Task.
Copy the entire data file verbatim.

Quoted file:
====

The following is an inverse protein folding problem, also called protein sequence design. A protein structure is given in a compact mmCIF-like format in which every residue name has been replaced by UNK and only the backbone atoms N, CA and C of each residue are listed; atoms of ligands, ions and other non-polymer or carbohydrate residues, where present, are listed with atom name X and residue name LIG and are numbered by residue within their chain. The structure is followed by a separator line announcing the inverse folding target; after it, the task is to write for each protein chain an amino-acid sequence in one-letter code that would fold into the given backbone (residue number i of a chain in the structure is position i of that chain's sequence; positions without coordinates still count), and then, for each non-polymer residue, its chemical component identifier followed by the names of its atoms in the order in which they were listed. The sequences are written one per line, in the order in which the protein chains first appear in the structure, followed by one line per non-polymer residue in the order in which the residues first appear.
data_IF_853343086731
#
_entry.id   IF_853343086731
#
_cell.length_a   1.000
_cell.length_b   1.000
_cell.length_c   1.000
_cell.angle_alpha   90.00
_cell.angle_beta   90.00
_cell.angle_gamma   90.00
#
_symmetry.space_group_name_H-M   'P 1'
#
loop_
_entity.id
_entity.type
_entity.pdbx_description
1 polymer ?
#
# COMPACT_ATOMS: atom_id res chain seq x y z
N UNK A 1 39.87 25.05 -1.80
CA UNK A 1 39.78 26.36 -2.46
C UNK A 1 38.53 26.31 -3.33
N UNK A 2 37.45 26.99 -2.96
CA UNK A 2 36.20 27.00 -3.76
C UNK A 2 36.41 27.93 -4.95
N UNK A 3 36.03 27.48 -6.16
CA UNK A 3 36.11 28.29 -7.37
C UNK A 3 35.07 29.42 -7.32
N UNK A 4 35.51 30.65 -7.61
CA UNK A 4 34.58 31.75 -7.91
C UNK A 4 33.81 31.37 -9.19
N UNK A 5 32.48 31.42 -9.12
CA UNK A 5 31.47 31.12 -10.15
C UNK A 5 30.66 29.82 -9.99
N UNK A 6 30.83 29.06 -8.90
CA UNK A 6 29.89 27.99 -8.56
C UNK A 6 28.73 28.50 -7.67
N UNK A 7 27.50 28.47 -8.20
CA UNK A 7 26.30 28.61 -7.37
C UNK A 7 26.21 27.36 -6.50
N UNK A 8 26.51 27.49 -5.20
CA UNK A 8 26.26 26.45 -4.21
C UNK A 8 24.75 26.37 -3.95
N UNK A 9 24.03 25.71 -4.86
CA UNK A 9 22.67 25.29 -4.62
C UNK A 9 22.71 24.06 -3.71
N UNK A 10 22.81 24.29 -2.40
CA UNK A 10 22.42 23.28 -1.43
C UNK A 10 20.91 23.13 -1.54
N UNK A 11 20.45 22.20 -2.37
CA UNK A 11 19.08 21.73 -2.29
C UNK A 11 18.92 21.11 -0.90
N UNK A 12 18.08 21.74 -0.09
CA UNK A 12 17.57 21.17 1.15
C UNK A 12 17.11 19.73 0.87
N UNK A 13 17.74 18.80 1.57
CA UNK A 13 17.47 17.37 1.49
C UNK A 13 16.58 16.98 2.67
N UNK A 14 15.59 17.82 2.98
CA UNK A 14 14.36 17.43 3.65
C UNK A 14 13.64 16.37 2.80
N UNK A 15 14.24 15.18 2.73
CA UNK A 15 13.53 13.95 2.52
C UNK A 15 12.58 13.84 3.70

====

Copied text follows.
The following is an inverse protein folding problem, also called protein sequence design. A protein structure is given in a compact mmCIF-like format in which every residue name has been replaced by UNK and only the backbone atoms N, CA and C of each residue are listed; atoms of ligands, ions and other non-polymer or carbohydrate residues, where present, are listed with atom name X and residue name LIG and are numbered by residue within their chain. The structure is followed by a separator line announcing the inverse folding target; after it, the task is to write for each protein chain an amino-acid sequence in one-letter code that would fold into the given backbone (residue number i of a chain in the structure is position i of that chain's sequence; positions without coordinates still count), and then, for each non-polymer residue, its chemical component identifier followed by the names of its atoms in the order in which they were listed. The sequences are written one per line, in the order in which the protein chains first appear in the structure, followed by one line per non-polymer residue in the order in which the residues first appear.
data_IF_853343086731
#
_entry.id   IF_853343086731
#
_cell.length_a   1.000
_cell.length_b   1.000
_cell.length_c   1.000
_cell.angle_alpha   90.00
_cell.angle_beta   90.00
_cell.angle_gamma   90.00
#
_symmetry.space_group_name_H-M   'P 1'
#
loop_
_entity.id
_entity.type
_entity.pdbx_description
1 polymer ?
#
# COMPACT_ATOMS: atom_id res chain seq x y z
N UNK A 1 39.87 25.05 -1.80
CA UNK A 1 39.78 26.36 -2.46
C UNK A 1 38.53 26.31 -3.33
N UNK A 2 37.45 26.99 -2.96
CA UNK A 2 36.20 27.00 -3.76
C UNK A 2 36.41 27.93 -4.95
N UNK A 3 36.03 27.48 -6.16
CA UNK A 3 36.11 28.29 -7.37
C UNK A 3 35.07 29.42 -7.32
N UNK A 4 35.51 30.65 -7.61
CA UNK A 4 34.58 31.75 -7.91
C UNK A 4 33.81 31.37 -9.19
N UNK A 5 32.48 31.42 -9.12
CA UNK A 5 31.47 31.12 -10.15
C UNK A 5 30.66 29.82 -9.99
N UNK A 6 30.83 29.06 -8.90
CA UNK A 6 29.89 27.99 -8.56
C UNK A 6 28.73 28.50 -7.67
N UNK A 7 27.50 28.47 -8.20
CA UNK A 7 26.30 28.61 -7.37
C UNK A 7 26.21 27.36 -6.50
N UNK A 8 26.51 27.49 -5.20
CA UNK A 8 26.26 26.45 -4.21
C UNK A 8 24.75 26.37 -3.95
N UNK A 9 24.03 25.71 -4.86
CA UNK A 9 22.67 25.29 -4.62
C UNK A 9 22.71 24.06 -3.71
N UNK A 10 22.81 24.29 -2.40
CA UNK A 10 22.42 23.28 -1.43
C UNK A 10 20.91 23.13 -1.54
N UNK A 11 20.45 22.20 -2.37
CA UNK A 11 19.08 21.73 -2.29
C UNK A 11 18.92 21.11 -0.90
N UNK A 12 18.08 21.74 -0.09
CA UNK A 12 17.57 21.17 1.15
C UNK A 12 17.11 19.73 0.87
N UNK A 13 17.74 18.80 1.57
CA UNK A 13 17.47 17.37 1.49
C UNK A 13 16.58 16.98 2.67
N UNK A 14 15.59 17.82 2.98
CA UNK A 14 14.36 17.43 3.65
C UNK A 14 13.64 16.37 2.80
N UNK A 15 14.24 15.18 2.73
CA UNK A 15 13.53 13.95 2.52
C UNK A 15 12.58 13.84 3.70